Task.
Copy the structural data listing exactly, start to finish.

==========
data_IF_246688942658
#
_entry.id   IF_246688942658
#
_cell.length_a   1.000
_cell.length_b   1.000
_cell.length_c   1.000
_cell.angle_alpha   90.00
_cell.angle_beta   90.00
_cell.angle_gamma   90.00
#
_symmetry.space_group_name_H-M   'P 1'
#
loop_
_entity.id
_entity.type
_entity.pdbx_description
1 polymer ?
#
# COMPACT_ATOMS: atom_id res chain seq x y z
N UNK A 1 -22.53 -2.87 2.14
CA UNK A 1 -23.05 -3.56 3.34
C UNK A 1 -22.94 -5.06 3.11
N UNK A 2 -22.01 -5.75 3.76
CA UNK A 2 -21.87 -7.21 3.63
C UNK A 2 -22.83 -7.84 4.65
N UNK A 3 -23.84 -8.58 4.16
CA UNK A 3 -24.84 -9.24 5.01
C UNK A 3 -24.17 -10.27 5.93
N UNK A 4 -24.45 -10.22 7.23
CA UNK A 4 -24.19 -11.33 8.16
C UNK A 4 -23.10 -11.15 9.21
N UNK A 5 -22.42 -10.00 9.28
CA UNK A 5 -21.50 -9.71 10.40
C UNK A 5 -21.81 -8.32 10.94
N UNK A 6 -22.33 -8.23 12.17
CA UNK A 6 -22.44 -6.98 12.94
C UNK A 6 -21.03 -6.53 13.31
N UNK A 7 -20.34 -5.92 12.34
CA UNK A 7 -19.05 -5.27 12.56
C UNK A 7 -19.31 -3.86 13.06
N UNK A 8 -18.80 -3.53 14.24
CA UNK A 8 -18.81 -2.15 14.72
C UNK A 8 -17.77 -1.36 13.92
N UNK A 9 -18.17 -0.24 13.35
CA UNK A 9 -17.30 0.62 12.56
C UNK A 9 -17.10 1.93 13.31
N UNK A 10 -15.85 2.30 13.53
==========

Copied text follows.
data_IF_246688942658
#
_entry.id   IF_246688942658
#
_cell.length_a   1.000
_cell.length_b   1.000
_cell.length_c   1.000
_cell.angle_alpha   90.00
_cell.angle_beta   90.00
_cell.angle_gamma   90.00
#
_symmetry.space_group_name_H-M   'P 1'
#
loop_
_entity.id
_entity.type
_entity.pdbx_description
1 polymer ?
#
# COMPACT_ATOMS: atom_id res chain seq x y z
N UNK A 1 -22.53 -2.87 2.14
CA UNK A 1 -23.05 -3.56 3.34
C UNK A 1 -22.94 -5.06 3.11
N UNK A 2 -22.01 -5.75 3.76
CA UNK A 2 -21.87 -7.21 3.63
C UNK A 2 -22.83 -7.84 4.65
N UNK A 3 -23.84 -8.58 4.16
CA UNK A 3 -24.84 -9.24 5.01
C UNK A 3 -24.17 -10.27 5.93
N UNK A 4 -24.45 -10.22 7.23
CA UNK A 4 -24.19 -11.33 8.16
C UNK A 4 -23.10 -11.15 9.21
N UNK A 5 -22.42 -10.00 9.28
CA UNK A 5 -21.50 -9.71 10.40
C UNK A 5 -21.81 -8.32 10.94
N UNK A 6 -22.33 -8.23 12.17
CA UNK A 6 -22.44 -6.98 12.94
C UNK A 6 -21.03 -6.53 13.31
N UNK A 7 -20.34 -5.92 12.34
CA UNK A 7 -19.05 -5.27 12.56
C UNK A 7 -19.31 -3.86 13.06
N UNK A 8 -18.80 -3.53 14.24
CA UNK A 8 -18.81 -2.15 14.72
C UNK A 8 -17.77 -1.36 13.92
N UNK A 9 -18.17 -0.24 13.35
CA UNK A 9 -17.30 0.62 12.56
C UNK A 9 -17.10 1.93 13.31
N UNK A 10 -15.85 2.30 13.53